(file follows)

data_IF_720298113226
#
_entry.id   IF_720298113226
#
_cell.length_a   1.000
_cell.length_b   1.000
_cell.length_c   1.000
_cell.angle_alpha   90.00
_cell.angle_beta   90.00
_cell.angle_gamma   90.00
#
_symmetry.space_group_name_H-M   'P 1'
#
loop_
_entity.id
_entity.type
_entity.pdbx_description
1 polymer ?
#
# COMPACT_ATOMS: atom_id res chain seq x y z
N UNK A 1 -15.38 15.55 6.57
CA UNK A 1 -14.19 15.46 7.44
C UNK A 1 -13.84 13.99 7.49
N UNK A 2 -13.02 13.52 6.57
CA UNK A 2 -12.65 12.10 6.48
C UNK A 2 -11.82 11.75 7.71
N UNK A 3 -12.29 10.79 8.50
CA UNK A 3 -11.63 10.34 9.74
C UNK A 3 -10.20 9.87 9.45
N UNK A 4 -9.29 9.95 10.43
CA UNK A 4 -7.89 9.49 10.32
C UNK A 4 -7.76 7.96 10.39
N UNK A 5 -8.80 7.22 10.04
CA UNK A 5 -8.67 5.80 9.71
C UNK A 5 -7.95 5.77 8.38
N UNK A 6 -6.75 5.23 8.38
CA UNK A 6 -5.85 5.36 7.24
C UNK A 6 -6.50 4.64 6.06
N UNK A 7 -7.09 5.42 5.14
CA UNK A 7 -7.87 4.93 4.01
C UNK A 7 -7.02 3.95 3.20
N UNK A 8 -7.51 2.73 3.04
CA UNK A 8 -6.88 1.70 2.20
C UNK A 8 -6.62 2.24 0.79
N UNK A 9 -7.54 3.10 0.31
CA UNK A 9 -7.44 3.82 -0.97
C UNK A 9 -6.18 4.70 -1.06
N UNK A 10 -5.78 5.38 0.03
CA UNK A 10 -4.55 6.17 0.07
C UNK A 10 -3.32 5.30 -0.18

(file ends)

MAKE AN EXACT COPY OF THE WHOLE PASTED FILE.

data_IF_720298113226
#
_entry.id   IF_720298113226
#
_cell.length_a   1.000
_cell.length_b   1.000
_cell.length_c   1.000
_cell.angle_alpha   90.00
_cell.angle_beta   90.00
_cell.angle_gamma   90.00
#
_symmetry.space_group_name_H-M   'P 1'
#
loop_
_entity.id
_entity.type
_entity.pdbx_description
1 polymer ?
#
# COMPACT_ATOMS: atom_id res chain seq x y z
N UNK A 1 -15.38 15.55 6.57
CA UNK A 1 -14.19 15.46 7.44
C UNK A 1 -13.84 13.99 7.49
N UNK A 2 -13.02 13.52 6.57
CA UNK A 2 -12.65 12.10 6.48
C UNK A 2 -11.82 11.75 7.71
N UNK A 3 -12.29 10.79 8.50
CA UNK A 3 -11.63 10.34 9.74
C UNK A 3 -10.20 9.87 9.45
N UNK A 4 -9.29 9.95 10.43
CA UNK A 4 -7.89 9.49 10.32
C UNK A 4 -7.76 7.96 10.39
N UNK A 5 -8.80 7.22 10.04
CA UNK A 5 -8.67 5.80 9.71
C UNK A 5 -7.95 5.77 8.38
N UNK A 6 -6.75 5.23 8.38
CA UNK A 6 -5.85 5.36 7.24
C UNK A 6 -6.50 4.64 6.06
N UNK A 7 -7.09 5.42 5.14
CA UNK A 7 -7.87 4.93 4.01
C UNK A 7 -7.02 3.95 3.20
N UNK A 8 -7.51 2.73 3.04
CA UNK A 8 -6.88 1.70 2.20
C UNK A 8 -6.62 2.24 0.79
N UNK A 9 -7.54 3.10 0.31
CA UNK A 9 -7.44 3.82 -0.97
C UNK A 9 -6.18 4.70 -1.06
N UNK A 10 -5.78 5.38 0.03
CA UNK A 10 -4.55 6.17 0.07
C UNK A 10 -3.32 5.30 -0.18